Thank you to Susan Goff for information relating to the recent history of this building.

 

 

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Kilgannon: Temple Beth Hatfiloh is 75!

Anne Kilgannon, with thanks to Beth Dubey for background information.

Louis Bettman arrived in Olympia and set up a general merchandise store in 1853. Within a year, two other establishments with Jewish proprietors opened for business in the muddy little village that would become the city of Olympia: Goldman and Rosenblatt’s People’s Emporium and M. Louisson’s shop, filled with goods from San Francisco.  They offered the townspeople and local farmers and loggers—and maybe most especially their wives—everything from dress trimmings imported from New York, to violins and groceries. It was the beginning of the end of frontier conditions. Like many of the early Jewish settlers in the west, they came as town dwellers and merchants, not as farmers or workers in the woods or mills.

They were part of a wave of German-speaking Jews leaving Europe between 1830 to 1860, seeking economic betterment and escape from the harsh conditions imposed on them by anti-Semitic regimes then dominant in central Europe. They came to the Pacific Northwest often by way of California, lured west by the gold rush. Some of the young men came alone, unmarried and without connections, who by dint of hard work established themselves and only later found wives and set up families. Others were part of far-flung family networks that supported new endeavors in pioneer towns and built upon their connections to establish businesses. Gustave and Bertha Rosenthal setting up a shipping business and dealt in wool, coal and oysters. The Kaufman brothers sold clothing and Isaac Harris stocked all manner of dry goods. Edward Salomon, who had served as a general during the Civil War, notably came to Olympia as the ninth Territorial Governor. Others followed.

This group concentrated on gaining a foothold in the fast-opening societies; they pitched in to build the towns and create the institutions that promoted economic growth and community survival. They were often more intent on assimilation than finding an outlet for religious expression. Having experienced the persecution and discrimination of the Old Countries, they tended to downplay their separate identity and focused on a more shared pioneer experience. For some, like George Jacob Wolff, feelings of gratitude for freedom dominated their emotions and cemented their attachment to their new homes. While they did establish a Jewish cemetery in 1873—one of the first in the Territory, no synagogue or temple was built in Olympia during this period.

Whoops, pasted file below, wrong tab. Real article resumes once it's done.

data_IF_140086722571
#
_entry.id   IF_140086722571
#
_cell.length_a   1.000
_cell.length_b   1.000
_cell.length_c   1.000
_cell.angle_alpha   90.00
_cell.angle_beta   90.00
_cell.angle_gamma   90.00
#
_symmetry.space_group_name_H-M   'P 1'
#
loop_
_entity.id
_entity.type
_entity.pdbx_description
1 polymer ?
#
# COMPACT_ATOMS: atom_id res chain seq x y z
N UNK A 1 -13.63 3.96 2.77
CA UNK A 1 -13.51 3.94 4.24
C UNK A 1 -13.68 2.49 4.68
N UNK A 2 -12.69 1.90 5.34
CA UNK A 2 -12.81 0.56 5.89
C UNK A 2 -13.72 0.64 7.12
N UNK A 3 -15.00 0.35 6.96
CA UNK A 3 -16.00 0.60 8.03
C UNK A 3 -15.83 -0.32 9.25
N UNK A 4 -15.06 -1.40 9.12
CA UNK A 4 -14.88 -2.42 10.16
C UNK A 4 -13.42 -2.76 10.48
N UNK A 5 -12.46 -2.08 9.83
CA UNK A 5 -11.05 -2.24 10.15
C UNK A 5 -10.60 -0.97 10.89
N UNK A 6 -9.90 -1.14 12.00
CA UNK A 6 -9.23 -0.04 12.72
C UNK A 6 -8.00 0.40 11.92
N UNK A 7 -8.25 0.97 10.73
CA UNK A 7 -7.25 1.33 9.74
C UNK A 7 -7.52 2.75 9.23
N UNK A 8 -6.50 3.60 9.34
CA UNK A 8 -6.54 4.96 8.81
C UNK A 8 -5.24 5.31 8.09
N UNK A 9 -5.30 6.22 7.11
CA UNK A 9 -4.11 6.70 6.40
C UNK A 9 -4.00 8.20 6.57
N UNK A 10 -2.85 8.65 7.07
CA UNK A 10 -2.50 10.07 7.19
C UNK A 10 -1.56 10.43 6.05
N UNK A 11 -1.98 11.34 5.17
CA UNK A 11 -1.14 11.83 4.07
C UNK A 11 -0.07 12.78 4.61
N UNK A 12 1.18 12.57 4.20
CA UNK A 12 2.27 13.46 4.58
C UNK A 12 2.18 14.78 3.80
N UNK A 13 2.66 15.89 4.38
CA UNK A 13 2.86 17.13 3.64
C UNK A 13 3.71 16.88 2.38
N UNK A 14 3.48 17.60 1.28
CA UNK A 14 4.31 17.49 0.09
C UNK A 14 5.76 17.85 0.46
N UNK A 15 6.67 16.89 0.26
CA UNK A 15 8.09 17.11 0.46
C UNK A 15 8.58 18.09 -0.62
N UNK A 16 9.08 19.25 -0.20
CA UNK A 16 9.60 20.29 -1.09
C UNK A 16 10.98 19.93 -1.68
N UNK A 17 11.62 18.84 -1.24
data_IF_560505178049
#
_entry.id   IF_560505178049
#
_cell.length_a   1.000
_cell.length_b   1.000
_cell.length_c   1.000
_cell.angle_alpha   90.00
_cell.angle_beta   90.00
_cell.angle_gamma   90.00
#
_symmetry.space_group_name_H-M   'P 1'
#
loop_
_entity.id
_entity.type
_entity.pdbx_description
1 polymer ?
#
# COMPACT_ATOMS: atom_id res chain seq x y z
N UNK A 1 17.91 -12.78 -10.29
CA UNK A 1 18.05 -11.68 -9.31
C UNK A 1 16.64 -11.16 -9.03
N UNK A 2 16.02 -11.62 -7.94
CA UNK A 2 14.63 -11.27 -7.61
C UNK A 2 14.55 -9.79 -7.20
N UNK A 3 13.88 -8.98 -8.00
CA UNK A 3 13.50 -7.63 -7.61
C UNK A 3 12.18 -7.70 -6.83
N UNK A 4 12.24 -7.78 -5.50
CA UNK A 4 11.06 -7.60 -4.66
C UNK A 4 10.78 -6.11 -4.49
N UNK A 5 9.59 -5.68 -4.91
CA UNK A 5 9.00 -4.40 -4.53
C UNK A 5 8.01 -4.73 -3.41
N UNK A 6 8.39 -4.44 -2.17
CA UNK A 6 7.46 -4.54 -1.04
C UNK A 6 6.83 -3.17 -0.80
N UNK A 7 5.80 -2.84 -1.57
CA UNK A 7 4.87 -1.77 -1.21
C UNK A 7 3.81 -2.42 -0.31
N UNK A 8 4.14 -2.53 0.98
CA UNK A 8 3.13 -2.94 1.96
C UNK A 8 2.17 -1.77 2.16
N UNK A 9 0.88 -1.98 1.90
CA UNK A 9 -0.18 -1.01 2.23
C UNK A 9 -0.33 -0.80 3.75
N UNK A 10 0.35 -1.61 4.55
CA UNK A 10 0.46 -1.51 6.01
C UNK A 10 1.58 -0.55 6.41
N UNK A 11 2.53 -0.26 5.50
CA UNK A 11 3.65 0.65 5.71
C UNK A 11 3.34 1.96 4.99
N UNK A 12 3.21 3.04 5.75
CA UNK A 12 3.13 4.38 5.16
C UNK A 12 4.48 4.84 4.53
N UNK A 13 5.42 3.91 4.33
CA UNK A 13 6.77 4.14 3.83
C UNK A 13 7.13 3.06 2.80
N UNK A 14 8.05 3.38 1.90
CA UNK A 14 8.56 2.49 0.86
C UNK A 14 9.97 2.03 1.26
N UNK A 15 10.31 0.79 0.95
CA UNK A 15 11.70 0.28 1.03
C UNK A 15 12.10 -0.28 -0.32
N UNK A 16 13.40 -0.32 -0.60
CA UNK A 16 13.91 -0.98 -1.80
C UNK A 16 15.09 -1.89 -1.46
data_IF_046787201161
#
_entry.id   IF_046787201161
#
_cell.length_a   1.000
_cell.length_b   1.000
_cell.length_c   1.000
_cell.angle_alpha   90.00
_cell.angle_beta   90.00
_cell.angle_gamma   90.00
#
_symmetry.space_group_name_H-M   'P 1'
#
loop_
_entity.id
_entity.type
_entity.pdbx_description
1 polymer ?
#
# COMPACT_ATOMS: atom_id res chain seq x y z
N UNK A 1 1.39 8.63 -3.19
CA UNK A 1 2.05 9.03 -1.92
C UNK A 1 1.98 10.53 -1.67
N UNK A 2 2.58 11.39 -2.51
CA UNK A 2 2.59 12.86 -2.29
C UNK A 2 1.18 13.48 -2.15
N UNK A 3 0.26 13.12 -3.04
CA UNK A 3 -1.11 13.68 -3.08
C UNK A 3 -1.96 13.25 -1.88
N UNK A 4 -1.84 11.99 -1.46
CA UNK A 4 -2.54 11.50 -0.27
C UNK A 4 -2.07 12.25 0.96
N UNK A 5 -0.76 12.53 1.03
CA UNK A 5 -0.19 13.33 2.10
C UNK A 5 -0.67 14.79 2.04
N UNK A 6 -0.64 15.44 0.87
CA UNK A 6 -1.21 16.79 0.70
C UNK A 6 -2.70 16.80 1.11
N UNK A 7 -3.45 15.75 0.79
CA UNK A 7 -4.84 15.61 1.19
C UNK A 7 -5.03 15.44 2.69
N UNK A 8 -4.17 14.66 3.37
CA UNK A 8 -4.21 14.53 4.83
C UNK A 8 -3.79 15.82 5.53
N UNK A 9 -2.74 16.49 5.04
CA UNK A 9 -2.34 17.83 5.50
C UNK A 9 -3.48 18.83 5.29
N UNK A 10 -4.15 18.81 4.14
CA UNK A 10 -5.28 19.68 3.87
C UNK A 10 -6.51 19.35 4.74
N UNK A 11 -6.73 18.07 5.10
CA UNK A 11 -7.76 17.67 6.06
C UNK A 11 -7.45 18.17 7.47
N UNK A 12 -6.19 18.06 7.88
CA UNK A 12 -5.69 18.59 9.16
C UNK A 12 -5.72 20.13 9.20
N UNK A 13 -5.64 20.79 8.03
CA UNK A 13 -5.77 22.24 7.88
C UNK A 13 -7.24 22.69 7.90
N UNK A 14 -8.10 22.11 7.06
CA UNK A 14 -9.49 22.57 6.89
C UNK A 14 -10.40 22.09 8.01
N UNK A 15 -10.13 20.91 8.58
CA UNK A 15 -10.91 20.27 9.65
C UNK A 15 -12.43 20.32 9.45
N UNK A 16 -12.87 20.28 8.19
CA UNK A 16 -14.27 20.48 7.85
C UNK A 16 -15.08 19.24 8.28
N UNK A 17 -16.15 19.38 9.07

The histories of these first Jewish pioneers have been gathered in an outstanding study, Family of Strangers: Building a Jewish Community in Washington State, by Molly Cone, Howard Droker and Jacqueline Williams, published by the Washington State Jewish Historical Society and the University of Washington Press, 2003. The authors describe three distinct waves of immigration, the first as described, followed by Yiddish-speaking Jews from eastern Europe who came from 1880 to 1924, and a separate population of Sephardic Jews from Turkey and parts of Greece, coming just after the turn of the century. The thesis of these authors is that these waves of immigrant Jews were not only “strangers” in the communities of the west, but also strangers to each other, with completely different origins, languages, customs, and observances. Their history is one of finding their place in the wider community and learning to help each other and live together.